Interestingly, modifying the surface dextran coating with epichlorohydrin (ECH) [resulting in poly-(2-hydroxypropyl ether) hydrogel] blocked mouse complement C3 opsonization and leukocyte uptake (16). At the same time, it is not clear how further surface functionalization of ECH-crosslinked NWs (hereafter CL-NWs) affects complement activation and immune uptake. In view of the remarkable redundancy of pathways responsible for immune recognition (7) maintaining the delicate balance between surface functionalization and stealth properties could be a challenging task. In particular, the effect of addition of targeting ligands on “stealth” nanoparticles on complement activation and immune uptake has not been investigated in depth. In order to understand the impact of surface functionalization of CL-NWs with targeting antibodies (Abs) on complement activation and immune recognition, we modified CL-NWs with a polyethylene glycol (PEG) linker followed by a model anticancer Ab (trastuzumab). Here, we demonstrate that surface modification of CL-NWs that have low complement activation with trastuzumab can increase complement activation dependent on Ab surface density, and further raise an issue of in vitro versus in vivo correlation assays of immune recognition of nanoparticles.

Results and Discussion

Effect of Nanoworm (NW) Modification and Functionalization on C3 Opsonization and Immune Uptake in Mouse Sera In Vitro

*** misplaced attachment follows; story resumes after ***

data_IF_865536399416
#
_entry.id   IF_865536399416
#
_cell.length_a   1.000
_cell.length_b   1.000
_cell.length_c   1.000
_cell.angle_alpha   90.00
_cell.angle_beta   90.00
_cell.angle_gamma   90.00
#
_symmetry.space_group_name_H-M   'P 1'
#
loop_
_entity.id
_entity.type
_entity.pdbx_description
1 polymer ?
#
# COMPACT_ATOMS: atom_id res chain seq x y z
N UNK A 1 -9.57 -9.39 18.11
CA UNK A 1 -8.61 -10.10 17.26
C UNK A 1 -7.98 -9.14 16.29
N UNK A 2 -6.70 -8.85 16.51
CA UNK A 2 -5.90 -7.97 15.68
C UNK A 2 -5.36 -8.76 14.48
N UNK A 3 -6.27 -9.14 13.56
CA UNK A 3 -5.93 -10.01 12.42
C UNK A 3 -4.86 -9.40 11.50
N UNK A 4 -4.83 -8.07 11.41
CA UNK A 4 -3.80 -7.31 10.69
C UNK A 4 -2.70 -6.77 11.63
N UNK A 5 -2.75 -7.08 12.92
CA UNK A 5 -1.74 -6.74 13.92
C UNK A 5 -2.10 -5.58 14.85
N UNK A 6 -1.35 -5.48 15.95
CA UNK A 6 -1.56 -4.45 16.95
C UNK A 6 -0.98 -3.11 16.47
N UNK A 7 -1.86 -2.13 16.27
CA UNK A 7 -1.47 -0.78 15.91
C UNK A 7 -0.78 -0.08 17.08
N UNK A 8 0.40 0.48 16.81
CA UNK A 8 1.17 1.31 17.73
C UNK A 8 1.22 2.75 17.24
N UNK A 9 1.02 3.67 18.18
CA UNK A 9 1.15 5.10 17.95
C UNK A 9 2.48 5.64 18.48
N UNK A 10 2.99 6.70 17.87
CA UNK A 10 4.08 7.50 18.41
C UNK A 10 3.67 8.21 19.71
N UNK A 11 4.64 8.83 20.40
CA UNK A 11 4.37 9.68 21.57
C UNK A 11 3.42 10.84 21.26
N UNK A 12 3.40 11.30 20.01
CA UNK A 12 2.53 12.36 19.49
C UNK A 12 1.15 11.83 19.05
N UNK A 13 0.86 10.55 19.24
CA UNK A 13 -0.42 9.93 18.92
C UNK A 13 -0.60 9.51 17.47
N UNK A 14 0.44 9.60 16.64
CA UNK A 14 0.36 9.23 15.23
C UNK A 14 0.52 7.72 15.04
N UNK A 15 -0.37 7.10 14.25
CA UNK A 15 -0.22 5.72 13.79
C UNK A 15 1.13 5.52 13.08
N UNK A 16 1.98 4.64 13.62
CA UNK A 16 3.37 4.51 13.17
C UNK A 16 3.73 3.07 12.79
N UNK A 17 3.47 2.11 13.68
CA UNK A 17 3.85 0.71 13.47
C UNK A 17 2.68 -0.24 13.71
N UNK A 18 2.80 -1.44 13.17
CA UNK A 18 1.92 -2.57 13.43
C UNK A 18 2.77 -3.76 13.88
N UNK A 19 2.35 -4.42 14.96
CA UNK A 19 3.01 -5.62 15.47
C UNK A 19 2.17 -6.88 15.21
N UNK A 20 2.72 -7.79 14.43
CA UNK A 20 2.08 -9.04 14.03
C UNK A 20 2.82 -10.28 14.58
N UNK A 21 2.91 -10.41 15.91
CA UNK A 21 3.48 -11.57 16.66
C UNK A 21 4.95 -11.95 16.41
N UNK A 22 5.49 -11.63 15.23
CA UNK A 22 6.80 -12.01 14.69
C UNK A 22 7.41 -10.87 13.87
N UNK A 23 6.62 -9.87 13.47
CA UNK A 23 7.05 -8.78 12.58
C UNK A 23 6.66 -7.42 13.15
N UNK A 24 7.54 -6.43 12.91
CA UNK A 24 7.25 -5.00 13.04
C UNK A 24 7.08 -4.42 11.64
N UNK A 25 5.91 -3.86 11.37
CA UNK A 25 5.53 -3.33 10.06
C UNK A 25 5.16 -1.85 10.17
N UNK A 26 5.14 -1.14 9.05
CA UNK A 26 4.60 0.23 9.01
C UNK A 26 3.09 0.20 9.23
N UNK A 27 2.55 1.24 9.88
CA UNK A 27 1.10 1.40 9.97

Dextran-coated SPIO NWs were prepared from 20 kDa dextran, FeCl2, and FeCl3 by a modified Molday and MacKenzie precipitation protocol (23). According to transmitted electron microscopy (Figure 2A), nanoparticle cores contained worm-like aggregates of iron oxide crystals. On the outside, the cores are covered with a shell of dextran chains (Figure 2B). Dextran shell was crosslinked with ECH in the presence of NaOH to yield hydrogel-coated CL-NWs (Figure 2B). The residual epoxides on CL-NWs were treated with ammonia to generate primary amines that were further functionalized with heterobifunctional maleimide (MAL)-PEG3400-succinimidyl valerate (SVA) to yield CL-NWs-PEG-MAL (hereafter CL-NWs-PEG; Figure 2B). PEG-MAL-functionalized particles were modified with thiolated Ab trastuzumab (Herceptin®) to yield CL-NWs-PEG-Ab (Figure 2B). According to size measurements (Figure 2C, top), the modifications did not affect the hydrodynamic diameter of NWs. Zeta potential values were slightly negative for SPIO NWs and CL-NWs, but expectably became positive for CL-NWs treated with ammonia and the corresponding functionalized particles (Figure 2C, bottom). Quantitative measurements (see Materials and Methods) showed that on average there were ~160 IgG molecules per each CL-NWs-PEG-Ab nanoparticle.

FIGURE 2
www.frontiersin.org